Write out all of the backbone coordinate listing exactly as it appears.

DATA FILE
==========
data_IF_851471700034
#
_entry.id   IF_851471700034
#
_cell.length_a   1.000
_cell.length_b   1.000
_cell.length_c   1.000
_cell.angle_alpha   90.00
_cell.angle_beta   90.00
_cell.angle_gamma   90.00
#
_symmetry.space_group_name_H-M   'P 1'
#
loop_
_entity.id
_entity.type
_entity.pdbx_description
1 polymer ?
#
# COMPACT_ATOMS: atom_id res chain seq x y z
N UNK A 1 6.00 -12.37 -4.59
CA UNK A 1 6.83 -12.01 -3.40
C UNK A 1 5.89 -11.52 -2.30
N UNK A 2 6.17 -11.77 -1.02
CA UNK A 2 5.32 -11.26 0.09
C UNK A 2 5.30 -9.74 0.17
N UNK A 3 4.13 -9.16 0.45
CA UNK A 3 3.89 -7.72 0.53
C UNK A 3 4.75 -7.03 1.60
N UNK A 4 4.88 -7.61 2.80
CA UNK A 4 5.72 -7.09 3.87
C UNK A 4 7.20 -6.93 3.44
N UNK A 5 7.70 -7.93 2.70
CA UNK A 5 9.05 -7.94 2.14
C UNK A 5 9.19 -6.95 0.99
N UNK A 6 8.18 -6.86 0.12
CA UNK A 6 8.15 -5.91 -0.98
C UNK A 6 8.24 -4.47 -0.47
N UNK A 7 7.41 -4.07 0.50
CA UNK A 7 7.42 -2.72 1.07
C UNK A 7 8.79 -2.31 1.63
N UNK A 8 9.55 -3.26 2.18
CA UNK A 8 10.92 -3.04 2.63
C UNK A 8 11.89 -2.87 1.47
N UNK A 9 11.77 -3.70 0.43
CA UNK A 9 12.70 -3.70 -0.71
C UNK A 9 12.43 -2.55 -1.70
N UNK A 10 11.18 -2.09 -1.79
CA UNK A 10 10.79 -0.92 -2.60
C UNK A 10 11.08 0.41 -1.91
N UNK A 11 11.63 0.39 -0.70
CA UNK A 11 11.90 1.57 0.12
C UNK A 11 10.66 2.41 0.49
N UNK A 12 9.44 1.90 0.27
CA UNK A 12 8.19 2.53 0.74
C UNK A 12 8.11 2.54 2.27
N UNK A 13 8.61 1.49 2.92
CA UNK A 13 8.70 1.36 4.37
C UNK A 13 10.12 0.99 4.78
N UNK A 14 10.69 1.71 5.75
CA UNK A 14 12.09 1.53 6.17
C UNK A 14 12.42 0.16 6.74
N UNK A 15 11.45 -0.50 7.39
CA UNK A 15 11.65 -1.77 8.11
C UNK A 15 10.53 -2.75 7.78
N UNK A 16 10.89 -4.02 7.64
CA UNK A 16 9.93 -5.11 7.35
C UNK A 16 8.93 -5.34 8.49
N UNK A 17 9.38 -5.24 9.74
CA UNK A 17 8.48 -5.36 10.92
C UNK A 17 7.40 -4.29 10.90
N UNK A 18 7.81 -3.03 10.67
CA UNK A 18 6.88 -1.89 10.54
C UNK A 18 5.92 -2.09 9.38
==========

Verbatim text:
data_IF_851471700034
#
_entry.id   IF_851471700034
#
_cell.length_a   1.000
_cell.length_b   1.000
_cell.length_c   1.000
_cell.angle_alpha   90.00
_cell.angle_beta   90.00
_cell.angle_gamma   90.00
#
_symmetry.space_group_name_H-M   'P 1'
#
loop_
_entity.id
_entity.type
_entity.pdbx_description
1 polymer ?
#
# COMPACT_ATOMS: atom_id res chain seq x y z
N UNK A 1 6.00 -12.37 -4.59
CA UNK A 1 6.83 -12.01 -3.40
C UNK A 1 5.89 -11.52 -2.30
N UNK A 2 6.17 -11.77 -1.02
CA UNK A 2 5.32 -11.26 0.09
C UNK A 2 5.30 -9.74 0.17
N UNK A 3 4.13 -9.16 0.45
CA UNK A 3 3.89 -7.72 0.53
C UNK A 3 4.75 -7.03 1.60
N UNK A 4 4.88 -7.61 2.80
CA UNK A 4 5.72 -7.09 3.87
C UNK A 4 7.20 -6.93 3.44
N UNK A 5 7.70 -7.93 2.70
CA UNK A 5 9.05 -7.94 2.14
C UNK A 5 9.19 -6.95 0.99
N UNK A 6 8.18 -6.86 0.12
CA UNK A 6 8.15 -5.91 -0.98
C UNK A 6 8.24 -4.47 -0.47
N UNK A 7 7.41 -4.07 0.50
CA UNK A 7 7.42 -2.72 1.07
C UNK A 7 8.79 -2.31 1.63
N UNK A 8 9.55 -3.26 2.18
CA UNK A 8 10.92 -3.04 2.63
C UNK A 8 11.89 -2.87 1.47
N UNK A 9 11.77 -3.70 0.43
CA UNK A 9 12.70 -3.70 -0.71
C UNK A 9 12.43 -2.55 -1.70
N UNK A 10 11.18 -2.09 -1.79
CA UNK A 10 10.79 -0.92 -2.60
C UNK A 10 11.08 0.41 -1.91
N UNK A 11 11.63 0.39 -0.70
CA UNK A 11 11.90 1.57 0.12
C UNK A 11 10.66 2.41 0.49
N UNK A 12 9.44 1.90 0.27
CA UNK A 12 8.19 2.53 0.74
C UNK A 12 8.11 2.54 2.27
N UNK A 13 8.61 1.49 2.92
CA UNK A 13 8.70 1.36 4.37
C UNK A 13 10.12 0.99 4.78
N UNK A 14 10.69 1.71 5.75
CA UNK A 14 12.09 1.53 6.17
C UNK A 14 12.42 0.16 6.74
N UNK A 15 11.45 -0.50 7.39
CA UNK A 15 11.65 -1.77 8.11
C UNK A 15 10.53 -2.75 7.78
N UNK A 16 10.89 -4.02 7.64
CA UNK A 16 9.93 -5.11 7.35
C UNK A 16 8.93 -5.34 8.49
N UNK A 17 9.38 -5.24 9.74
CA UNK A 17 8.48 -5.36 10.92
C UNK A 17 7.40 -4.29 10.90
N UNK A 18 7.81 -3.03 10.67
CA UNK A 18 6.88 -1.89 10.54
C UNK A 18 5.92 -2.09 9.38